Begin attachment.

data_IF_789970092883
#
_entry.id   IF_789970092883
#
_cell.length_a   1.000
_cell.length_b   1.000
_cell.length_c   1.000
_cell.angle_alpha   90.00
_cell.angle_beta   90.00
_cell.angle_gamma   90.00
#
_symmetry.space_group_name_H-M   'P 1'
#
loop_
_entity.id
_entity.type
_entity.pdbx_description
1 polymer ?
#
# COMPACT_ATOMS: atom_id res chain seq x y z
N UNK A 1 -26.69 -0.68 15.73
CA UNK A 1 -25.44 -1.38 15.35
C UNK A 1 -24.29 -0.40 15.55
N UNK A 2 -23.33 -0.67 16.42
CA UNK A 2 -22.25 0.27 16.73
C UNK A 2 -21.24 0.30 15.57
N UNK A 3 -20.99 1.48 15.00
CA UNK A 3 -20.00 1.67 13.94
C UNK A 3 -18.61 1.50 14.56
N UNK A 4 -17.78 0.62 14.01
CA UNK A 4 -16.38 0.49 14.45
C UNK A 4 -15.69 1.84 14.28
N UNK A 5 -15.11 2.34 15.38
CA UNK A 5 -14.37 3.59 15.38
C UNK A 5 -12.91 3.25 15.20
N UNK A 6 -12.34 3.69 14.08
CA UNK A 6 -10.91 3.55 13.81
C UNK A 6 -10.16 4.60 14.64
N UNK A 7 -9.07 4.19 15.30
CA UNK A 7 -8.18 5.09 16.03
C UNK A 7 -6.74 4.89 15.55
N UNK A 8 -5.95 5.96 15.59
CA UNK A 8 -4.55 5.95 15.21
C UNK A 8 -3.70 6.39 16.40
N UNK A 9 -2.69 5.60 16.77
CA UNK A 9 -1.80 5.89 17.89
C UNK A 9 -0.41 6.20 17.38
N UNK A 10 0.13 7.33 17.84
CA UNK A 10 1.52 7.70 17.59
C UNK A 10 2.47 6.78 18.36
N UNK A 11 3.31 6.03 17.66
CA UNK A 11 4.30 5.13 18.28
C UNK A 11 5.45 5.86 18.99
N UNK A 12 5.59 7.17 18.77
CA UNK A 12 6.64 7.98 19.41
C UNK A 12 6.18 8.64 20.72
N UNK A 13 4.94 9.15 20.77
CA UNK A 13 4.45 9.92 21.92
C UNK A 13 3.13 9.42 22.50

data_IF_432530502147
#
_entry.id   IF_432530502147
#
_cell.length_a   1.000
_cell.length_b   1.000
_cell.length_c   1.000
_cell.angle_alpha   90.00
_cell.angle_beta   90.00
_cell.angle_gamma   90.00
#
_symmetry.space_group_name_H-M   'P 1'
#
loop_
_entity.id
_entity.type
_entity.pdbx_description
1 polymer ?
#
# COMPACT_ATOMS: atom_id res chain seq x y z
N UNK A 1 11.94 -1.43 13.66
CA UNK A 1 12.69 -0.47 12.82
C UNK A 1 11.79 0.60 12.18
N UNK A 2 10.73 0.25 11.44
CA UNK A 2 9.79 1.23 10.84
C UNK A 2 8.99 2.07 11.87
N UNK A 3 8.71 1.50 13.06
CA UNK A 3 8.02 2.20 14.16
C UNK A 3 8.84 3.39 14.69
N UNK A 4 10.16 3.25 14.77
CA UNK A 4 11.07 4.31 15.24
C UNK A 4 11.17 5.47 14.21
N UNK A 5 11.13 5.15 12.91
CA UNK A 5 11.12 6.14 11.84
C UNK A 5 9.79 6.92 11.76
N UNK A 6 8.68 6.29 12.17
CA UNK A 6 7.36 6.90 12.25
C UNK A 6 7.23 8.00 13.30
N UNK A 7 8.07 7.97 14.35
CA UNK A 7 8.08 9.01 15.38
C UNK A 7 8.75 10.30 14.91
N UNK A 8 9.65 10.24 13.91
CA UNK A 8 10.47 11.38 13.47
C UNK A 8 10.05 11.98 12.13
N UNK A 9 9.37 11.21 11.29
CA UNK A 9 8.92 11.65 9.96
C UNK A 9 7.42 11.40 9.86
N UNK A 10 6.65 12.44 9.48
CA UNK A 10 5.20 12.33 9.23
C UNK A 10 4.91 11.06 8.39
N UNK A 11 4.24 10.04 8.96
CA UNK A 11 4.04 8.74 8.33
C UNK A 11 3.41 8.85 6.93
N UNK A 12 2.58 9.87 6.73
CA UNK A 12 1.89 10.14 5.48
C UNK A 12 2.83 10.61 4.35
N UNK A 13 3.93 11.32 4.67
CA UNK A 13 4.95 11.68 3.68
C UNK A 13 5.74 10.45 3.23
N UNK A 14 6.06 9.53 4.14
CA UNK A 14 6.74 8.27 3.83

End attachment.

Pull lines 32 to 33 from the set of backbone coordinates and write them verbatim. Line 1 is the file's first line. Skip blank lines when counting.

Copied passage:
C UNK A 4 -15.69 1.84 14.28
N UNK A 5 -15.11 2.34 15.38